Helen Martin: Aspirational? Exasperational

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Nigella didn’t make her own mince pies at Christmas. Turns out she didn’t make much of anything and called in the caterers. Well, there’s a shocker. Like everyone else, she wanted a day off from the job she is paid to do the rest of the year round.

She even “cheated” with her biscuit tree decorations, popping them in a tin and using the same biscuits year after year. Makes sense to me. I can’t think of anyone who would relish eating a biscuit that had been handled and left hanging around for a fortnight with everyone breathing all over it.

It’s hardly her fault if some gullible viewers can’t tell the difference between an aspirational TV show and reality. And let’s face it, that’s what Christmas is for all of us, an
aspirational exercise which very rarely comes off as perfectly as we had planned.

For the last three Christmases I have been cursed. In 2011, I had a compressed disc which, put simply, meant I functioned in a fugue of heavy-duty painkillers and couldn’t sit down either for Christmas dinner or for anything else, and I do mean anything. For a lady that is problematic to say the least.

In 2012, it was sinusitis. When I wasn’t steaming my head over a bowl of hot water and Vicks, I was munching antibiotics and sporting a red nose that was at least seasonal.

This year I spent the Monday before Christmas in the dentist’s chair having an abscess in my tooth drilled and drained, and the subsequent few days eating on one side of my mouth only, when I wasn’t slugging back 
paracetamol.

Being something of a control freak I was determined throughout to cook Christmas dinner, chocolate truffles and Boxing Day muffins as per tradition. If I had any sense I would have bought ready-made and warmed it up in the oven, or if I had Nigella’s loot, called in the caterers.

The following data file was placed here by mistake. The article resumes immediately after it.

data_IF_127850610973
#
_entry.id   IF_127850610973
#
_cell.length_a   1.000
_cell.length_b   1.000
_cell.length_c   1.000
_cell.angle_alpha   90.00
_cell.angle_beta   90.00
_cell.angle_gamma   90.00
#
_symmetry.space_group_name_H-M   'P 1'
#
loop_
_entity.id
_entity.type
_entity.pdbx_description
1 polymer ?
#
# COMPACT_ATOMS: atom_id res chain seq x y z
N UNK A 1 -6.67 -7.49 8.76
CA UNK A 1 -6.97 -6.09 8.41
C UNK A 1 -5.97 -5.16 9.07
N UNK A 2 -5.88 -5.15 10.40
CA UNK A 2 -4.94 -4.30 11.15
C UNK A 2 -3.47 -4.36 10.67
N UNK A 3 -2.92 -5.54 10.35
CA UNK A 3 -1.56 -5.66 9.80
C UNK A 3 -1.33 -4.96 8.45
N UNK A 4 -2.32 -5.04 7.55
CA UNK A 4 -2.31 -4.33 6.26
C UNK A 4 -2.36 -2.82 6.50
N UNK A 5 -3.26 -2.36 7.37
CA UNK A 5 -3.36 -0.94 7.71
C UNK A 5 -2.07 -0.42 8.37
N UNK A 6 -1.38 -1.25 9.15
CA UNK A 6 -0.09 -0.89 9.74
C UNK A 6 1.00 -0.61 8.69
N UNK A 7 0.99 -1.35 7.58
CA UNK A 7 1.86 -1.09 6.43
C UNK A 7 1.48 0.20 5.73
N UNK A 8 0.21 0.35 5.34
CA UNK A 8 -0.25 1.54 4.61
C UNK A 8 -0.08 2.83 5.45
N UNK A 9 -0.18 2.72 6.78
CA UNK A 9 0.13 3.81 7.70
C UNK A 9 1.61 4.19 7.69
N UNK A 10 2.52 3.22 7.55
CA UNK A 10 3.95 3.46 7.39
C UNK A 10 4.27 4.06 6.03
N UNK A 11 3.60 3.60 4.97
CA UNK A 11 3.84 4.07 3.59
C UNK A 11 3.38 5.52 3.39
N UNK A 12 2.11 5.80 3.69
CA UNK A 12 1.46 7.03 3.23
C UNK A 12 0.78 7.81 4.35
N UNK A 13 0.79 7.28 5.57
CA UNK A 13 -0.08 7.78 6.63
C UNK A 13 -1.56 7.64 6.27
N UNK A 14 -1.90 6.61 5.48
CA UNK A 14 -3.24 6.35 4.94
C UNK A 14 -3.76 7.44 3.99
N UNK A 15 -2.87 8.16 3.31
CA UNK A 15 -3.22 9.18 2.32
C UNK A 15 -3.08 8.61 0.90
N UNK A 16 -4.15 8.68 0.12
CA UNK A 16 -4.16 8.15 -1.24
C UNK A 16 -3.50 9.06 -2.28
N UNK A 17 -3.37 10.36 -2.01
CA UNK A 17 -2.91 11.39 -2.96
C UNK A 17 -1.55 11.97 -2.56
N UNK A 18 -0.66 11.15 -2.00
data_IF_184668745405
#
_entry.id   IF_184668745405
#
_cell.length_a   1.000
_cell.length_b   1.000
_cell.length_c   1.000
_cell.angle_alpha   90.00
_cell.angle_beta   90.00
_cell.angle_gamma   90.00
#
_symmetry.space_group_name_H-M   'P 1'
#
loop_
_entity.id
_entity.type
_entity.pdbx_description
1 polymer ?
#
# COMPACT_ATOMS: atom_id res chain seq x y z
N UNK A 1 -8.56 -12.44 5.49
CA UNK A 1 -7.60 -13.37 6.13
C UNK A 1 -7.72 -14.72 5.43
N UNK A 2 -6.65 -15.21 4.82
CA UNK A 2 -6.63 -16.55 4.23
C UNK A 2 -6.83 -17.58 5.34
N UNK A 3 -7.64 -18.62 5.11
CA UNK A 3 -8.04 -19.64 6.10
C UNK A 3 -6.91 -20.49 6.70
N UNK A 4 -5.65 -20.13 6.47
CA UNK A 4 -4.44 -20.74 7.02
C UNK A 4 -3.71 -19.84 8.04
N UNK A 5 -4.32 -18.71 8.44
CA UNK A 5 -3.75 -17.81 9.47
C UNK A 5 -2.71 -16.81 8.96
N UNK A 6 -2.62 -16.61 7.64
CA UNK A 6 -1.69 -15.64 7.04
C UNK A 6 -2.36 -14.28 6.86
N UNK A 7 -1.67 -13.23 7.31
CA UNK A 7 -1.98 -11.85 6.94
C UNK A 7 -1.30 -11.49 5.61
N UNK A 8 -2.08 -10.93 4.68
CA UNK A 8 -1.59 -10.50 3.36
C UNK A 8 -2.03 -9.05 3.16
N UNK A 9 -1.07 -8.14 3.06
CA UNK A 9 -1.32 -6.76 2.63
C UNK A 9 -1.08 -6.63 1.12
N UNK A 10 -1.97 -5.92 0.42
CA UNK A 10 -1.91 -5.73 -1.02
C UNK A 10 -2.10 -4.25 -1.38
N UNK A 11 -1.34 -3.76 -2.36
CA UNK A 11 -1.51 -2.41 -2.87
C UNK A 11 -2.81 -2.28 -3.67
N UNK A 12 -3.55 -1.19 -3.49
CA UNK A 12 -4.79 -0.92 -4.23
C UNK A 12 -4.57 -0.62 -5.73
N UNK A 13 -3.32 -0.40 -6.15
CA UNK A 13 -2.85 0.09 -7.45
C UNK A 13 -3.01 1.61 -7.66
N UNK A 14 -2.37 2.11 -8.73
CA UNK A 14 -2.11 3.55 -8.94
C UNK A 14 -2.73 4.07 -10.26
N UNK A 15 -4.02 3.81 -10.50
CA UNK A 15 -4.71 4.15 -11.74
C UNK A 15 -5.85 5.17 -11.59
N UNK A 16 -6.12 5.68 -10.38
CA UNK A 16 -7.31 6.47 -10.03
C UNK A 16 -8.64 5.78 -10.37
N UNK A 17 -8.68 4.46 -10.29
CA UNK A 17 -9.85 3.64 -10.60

But we are all conditioned to think it is possible to have a perfect Christmas and for many women that means doing it all ourselves, producing a meal that, if we are honest, no-one really wants to eat in the first place.

The driest, least appealing meat in the world must be turkey. I happen to like sprouts but most people don’t. The only person I’ve ever met who truly likes Christmas pudding, mince pies and Christmas cake is my mother. As for mulled wine, cough mixture makes a pleasant alternative.

The TV programmes and movies were quite good this year. I’m sure they were but after eating twice as much as I’d normally consume in a whole day, I didn’t see any of them and conked out on the couch. Is any of this sounding familiar?

Meanwhile, about 3500 households in Scotland were powerless to provide any normal Christmas at all this year as hurricane winds cut off their “leckie”. The emotional part of my brain recognises this as a tragedy for these poor people . . . Christmas of all days.

There is, however, a little irrational part of me that thinks perhaps snuggled up with a double downie and thermal gloves, playing Scrabble by candlelight while nibbling on crisps, Bavarian ham, cheese and whatever other cold collations were available, might not be such a bad Christmas after all.

I wish pup abuser a horrid New Year

ANYTHING bad that happens, such as power cuts, always seem worse at Christmas – being flooded, being ill, loved ones dying even if it’s great grandmother who was 99 and suffered from a long and terminal illness. In that inexplicable triumph of hope over experience, such things shouldn’t happen at Christmas.

The hand of God is one thing. But if I ever got my hands on the ***** (insert your own expletive) who left a nine-week-old puppy tied up in a lay-by on the A7 in Gorebridge, I don’t think I’d be accountable for my actions.

I hope they had an especially horrible Christmas and wish them the even more devastating and miserable New Year they certainly deserve.

Spending thatn doesn’t click

APPARENTLY for millions of Scots, Christmas is irrelevant anyway. Not for them the family feasting, the cracker-pulling, the party hats and It’s A Wonderful Life.

Instead, they were surfing the internet, logging 12 million hits and spending £29m on online shopping on Christmas Day alone.

I don’t know whether to feel more sorry for them because they had nothing better to do and no-one to do it with, or for the real shops providing jobs for real people, struggling against the odds to keep the economy going, but who seem to be fighting a losing battle against cyber life.

I am, though, as always, curious about where all this money is coming from in an age of austerity and food banks.